Running a business as a Sole Trader – Key features

What are the key features of running a business as a sole trader?


The key features of operating a business as a sole trader are:

Lack of legal formality
• The business will not have a legal personality. The business is the sole trader and there is no separation between the affairs of the business and the sole trader. This has the advantage of meaning that there are no formation requirements, so a business can be up and running very quickly and easily. The lack of legal formality also means that there is no need to adopt constitutional documents or hold board meetings and pass resolutions etc.

Personal liability, without limit
• A sole trader is personally liable, without limit, for the debts, losses and liabilities of the business. This can be a significant factor depending on what debts/losses/liabilities the business has or expects to take on. This means that the sole trader’s personal assets are at risk if the business fails to pay its creditors.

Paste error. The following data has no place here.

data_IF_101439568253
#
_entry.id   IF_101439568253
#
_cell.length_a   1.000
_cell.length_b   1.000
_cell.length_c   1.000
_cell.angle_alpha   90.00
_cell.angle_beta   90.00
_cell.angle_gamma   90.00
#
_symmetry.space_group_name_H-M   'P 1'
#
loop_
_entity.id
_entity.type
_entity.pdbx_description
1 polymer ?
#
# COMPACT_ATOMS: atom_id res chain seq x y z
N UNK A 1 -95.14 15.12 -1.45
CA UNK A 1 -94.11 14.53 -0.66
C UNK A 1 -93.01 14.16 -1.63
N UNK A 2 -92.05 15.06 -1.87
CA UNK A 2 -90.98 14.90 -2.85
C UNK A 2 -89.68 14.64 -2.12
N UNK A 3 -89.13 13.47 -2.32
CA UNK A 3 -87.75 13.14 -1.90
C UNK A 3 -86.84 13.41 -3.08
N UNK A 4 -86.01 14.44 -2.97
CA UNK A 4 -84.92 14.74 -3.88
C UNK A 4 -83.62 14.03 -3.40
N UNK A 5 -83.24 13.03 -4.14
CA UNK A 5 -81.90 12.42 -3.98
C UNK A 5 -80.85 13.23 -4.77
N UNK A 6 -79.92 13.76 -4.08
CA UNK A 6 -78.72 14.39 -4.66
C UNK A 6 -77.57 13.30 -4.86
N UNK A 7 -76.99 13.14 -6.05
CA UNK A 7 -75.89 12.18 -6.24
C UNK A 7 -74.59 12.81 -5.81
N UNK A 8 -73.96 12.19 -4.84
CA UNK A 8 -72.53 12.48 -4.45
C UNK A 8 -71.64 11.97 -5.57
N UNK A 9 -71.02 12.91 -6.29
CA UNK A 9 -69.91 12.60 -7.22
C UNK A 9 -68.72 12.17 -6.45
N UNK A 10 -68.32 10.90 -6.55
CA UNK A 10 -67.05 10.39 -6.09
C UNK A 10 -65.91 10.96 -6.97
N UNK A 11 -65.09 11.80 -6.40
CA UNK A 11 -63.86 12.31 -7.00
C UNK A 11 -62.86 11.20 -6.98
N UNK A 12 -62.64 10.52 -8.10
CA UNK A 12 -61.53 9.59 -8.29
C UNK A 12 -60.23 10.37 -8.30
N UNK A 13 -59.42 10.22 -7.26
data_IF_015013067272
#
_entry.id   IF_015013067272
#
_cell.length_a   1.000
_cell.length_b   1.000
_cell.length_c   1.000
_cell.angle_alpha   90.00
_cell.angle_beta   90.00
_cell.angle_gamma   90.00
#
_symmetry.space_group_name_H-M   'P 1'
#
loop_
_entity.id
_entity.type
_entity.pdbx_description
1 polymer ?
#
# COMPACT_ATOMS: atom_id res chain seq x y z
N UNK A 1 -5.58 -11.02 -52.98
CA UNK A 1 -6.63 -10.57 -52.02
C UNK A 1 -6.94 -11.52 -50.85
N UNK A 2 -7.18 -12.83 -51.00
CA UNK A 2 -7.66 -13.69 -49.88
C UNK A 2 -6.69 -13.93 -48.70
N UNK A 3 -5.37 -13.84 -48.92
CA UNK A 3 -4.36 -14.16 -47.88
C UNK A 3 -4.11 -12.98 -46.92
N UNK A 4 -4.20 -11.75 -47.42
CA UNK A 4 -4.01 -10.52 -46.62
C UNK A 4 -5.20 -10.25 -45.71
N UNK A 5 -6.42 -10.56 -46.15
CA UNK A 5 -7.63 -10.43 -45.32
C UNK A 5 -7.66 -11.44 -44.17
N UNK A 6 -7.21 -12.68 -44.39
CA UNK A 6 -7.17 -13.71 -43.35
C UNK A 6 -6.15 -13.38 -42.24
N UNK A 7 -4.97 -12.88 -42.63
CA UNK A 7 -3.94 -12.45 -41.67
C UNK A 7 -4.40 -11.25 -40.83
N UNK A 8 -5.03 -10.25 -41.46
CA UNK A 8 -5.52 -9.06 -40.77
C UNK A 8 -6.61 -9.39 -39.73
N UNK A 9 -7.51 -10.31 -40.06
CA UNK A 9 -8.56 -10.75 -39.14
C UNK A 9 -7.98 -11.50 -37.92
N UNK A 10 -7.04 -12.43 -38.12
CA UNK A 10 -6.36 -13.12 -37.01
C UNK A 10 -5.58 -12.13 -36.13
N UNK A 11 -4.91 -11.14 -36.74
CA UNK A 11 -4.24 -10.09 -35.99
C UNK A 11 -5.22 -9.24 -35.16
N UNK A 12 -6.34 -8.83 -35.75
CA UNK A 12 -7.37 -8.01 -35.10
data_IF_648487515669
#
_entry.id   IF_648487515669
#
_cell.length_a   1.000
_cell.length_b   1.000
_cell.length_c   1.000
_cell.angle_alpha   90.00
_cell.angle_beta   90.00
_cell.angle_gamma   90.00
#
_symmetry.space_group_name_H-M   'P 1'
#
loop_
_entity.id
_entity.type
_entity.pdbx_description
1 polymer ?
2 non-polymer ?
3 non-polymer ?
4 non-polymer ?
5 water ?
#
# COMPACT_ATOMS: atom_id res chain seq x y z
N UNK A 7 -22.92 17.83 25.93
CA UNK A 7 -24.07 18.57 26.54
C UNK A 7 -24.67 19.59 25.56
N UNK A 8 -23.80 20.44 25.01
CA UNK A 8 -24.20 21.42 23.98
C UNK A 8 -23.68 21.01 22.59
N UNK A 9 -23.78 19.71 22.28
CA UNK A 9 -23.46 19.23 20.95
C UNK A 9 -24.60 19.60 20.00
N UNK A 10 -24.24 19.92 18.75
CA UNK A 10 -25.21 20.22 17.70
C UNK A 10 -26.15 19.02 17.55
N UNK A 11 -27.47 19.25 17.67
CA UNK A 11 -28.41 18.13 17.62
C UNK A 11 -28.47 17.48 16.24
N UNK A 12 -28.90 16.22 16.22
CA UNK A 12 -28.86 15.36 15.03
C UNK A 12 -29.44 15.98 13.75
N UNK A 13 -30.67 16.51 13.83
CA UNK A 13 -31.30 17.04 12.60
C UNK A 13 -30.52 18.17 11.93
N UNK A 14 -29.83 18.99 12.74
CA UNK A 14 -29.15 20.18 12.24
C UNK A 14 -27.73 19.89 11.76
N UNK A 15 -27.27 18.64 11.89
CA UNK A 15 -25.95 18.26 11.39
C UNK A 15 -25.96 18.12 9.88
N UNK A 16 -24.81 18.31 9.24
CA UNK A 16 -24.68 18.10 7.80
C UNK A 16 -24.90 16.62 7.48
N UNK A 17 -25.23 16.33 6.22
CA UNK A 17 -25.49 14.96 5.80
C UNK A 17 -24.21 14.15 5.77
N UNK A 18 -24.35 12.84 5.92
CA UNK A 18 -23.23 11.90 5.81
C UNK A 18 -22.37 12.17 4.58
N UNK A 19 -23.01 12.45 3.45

A sole trader trades alone
• The business is owned and managed by the sole trader and there is no separation between the management and the ownership of the business.

No on-going administration and filing requirements
• A business operated as a sole trader does not need to file accounts or any other documents with Companies House.

Sole traders are taxed as individuals
• Sole traders must register with HMRC as soon as possible after starting their business. A sole trader pays income tax (and not corporation tax) on the profits the business makes and has to pay national insurance. HMRC also requires a sole trader to fill in a self-assessment tax return every year. Depending on business turnover, the business may also need to register for VAT.

Care needs to be taken regarding the self-employment status of the sole trader and HMRC’s desire to make sure that the situation is genuinely one of self-employment rather than being a tax driven device. HMRC is highly suspicious of any artificial self-employment relationship, particularly where the self-employed person has no other 'clients'. A sole trader will often operate through a personal service company (or other separate legal entity) which he sets up to act as an intermediary (“intermediary”) between himself and his customers/clients. There are special tax/NIC anti-avoidance rules (“the IR35 regulations”) which apply in such cases if the intermediary is a tax driven device.

For guidance about the risk of a sole trader being treated by HMRC as an employee, and the risk of an intermediary being caught by the IR35 regulations, please see our Guidance on Employment, Self-Employment and IR35. Please also see the guidance on a sole trader’s tax position generally which can be found on HMRC’s website.

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